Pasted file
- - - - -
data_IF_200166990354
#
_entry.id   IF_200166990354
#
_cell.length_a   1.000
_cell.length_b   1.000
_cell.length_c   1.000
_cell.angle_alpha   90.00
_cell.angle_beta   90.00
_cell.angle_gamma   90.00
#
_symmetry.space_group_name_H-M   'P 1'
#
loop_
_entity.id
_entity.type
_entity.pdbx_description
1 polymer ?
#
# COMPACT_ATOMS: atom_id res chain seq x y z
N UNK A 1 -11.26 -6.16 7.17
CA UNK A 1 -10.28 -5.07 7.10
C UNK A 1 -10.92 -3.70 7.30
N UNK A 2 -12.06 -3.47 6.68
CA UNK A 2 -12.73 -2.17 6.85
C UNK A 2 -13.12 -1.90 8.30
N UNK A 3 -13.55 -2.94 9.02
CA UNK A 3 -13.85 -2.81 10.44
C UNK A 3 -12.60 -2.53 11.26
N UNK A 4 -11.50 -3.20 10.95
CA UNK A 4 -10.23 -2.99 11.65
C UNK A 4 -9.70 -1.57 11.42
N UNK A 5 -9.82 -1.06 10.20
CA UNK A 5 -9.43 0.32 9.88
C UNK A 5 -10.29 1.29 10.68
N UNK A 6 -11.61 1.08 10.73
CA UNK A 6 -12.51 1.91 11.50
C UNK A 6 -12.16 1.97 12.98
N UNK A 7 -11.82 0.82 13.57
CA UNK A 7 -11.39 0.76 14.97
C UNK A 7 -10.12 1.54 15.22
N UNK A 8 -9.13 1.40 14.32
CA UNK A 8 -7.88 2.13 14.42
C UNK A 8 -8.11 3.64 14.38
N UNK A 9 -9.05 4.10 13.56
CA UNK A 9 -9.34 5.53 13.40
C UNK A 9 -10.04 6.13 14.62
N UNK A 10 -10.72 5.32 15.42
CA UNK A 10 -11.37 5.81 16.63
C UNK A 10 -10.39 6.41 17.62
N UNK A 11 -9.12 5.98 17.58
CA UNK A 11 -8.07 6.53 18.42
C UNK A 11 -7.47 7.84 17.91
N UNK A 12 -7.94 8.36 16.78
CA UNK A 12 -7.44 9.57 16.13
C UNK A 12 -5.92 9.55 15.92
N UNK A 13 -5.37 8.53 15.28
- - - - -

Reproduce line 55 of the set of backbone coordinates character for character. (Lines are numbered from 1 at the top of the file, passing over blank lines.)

CA UNK A 12 -7.44 9.57 16.13